The warning by Rathin Roy, a member of an economic panel advising Prime Minister Narendra Modi, that India could be headed for a “structural crisis" has sparked a debate on whether the economy’s days of high single-digit growth rates are a thing of the past. According to Roy, India’s growth has mostly been driven by demand generated by 100 million-odd people at the top of the country’s socio-economic pyramid. But that demand has begun to exhaust itself, and so India could slip into a “middle-income trap". This is a risk that emerging economies are said to be vulnerable to. As a country runs out of new sources of growth after an initial burst of rapid expansion, it finds itself unable to break into a higher-income league. In India right now, the relatively weak offtake of everything, from cars and apartments to suds and toothbrushes, points to a slowdown in consumption. But is this temporary, or a sign of early market saturation?
Wealth inequality and the hierarchical distribution of income in developing countries has long been identified as a growth barrier. The greater the gaps between strata, by this analysis, the slower the upward mobility of families that are at lower levels. Such economies typically experience lopsided expansion, with the positive fallout of an economic boom on top often failing to reach those below. Sustaining growth requires the mass mobilization of financial as well as human resources, and if inequality is acute, the latter tend to come up short. This phenomenon is exemplified by Brazil and South Africa, among a few others. These countries increased their economic output at a fast clip for several years at a stretch, but large sections of their population did not see their lives get better. They got left behind. India appears to have undergone something similar. Opening up to global capital in the early 1990s gave the economy a big boost, transforming upper-crust and middle-class lifestyles beyond recognition. Their prosperity also generated enough demand for goods and services for India’s have-nots to get slightly better off, and it’s clear that poverty levels did fall. Yet, growth impulses seem to have flagged and the economy’s incline has flattened out.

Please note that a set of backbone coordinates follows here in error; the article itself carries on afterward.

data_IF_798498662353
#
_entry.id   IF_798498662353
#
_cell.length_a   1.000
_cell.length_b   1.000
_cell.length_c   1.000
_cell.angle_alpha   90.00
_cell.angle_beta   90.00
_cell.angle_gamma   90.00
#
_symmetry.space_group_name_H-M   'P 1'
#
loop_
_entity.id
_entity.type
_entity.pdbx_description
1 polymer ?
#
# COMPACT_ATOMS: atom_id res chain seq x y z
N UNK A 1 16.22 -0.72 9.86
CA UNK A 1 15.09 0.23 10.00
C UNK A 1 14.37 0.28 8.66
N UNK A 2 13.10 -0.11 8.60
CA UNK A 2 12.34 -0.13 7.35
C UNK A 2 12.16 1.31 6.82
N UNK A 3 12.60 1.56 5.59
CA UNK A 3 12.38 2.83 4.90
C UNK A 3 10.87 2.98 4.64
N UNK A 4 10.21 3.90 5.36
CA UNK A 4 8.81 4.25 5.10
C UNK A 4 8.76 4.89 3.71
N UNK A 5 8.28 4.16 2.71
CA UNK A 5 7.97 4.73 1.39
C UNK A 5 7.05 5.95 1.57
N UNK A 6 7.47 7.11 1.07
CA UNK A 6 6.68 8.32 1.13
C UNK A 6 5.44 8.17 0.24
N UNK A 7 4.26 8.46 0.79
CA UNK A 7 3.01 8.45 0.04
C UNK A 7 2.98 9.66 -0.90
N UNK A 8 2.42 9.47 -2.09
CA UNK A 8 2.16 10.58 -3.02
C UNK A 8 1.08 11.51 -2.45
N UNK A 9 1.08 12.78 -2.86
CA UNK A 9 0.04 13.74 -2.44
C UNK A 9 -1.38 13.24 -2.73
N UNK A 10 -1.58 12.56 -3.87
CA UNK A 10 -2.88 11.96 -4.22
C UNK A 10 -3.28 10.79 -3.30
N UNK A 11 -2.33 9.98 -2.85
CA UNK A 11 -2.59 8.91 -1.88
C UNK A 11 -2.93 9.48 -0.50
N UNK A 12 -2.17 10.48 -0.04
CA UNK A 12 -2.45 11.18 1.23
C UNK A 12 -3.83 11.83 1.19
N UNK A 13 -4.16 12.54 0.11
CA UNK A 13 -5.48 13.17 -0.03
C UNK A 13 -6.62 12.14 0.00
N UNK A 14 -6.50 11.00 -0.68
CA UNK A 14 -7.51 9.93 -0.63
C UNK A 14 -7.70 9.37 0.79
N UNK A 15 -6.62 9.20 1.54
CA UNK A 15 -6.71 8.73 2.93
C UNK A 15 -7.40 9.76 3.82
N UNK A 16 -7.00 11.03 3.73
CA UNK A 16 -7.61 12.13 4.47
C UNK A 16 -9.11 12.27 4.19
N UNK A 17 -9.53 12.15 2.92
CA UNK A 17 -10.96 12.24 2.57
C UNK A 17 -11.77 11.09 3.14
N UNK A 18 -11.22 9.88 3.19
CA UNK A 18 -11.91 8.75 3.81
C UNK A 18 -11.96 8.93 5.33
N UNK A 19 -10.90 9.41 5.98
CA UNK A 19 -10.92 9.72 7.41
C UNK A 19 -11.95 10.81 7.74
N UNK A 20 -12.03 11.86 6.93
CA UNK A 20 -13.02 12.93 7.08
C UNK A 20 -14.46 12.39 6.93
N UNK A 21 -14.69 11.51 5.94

To the extent that India’s policy mix is to blame, it’s likely that reforms can help the economy regain pace and achieve its potential. However, the wider risk of a middle-income trap should not be dismissed. The Economic Survey2017-18 saw a shift in resources from low to high productivity sectors and robust exports as growth aids. Both are related, since production competitiveness tends to spur exports as well. The best insurance against the risk of slipping into a middle-income trap, however, would be to address mobility restraints at lower levels of the socio-economic pyramid. This would mean sharply upping the quality of healthcare, education and skill development for the deprived masses. These are long-gestation projects, as it were, and the results could take decades. But the economy needs to rise as a whole, not in parts. In the interim, policymakers must not use the trap story as an excuse for poor near-term growth. The country should do all it can for a badly needed uptick. Failure at this stage could leave India stagnant in a lower middle-income bracket, even as China strives to catch up with and overtake the US. If this is to be an “Asian century", India must stay in the reckoning.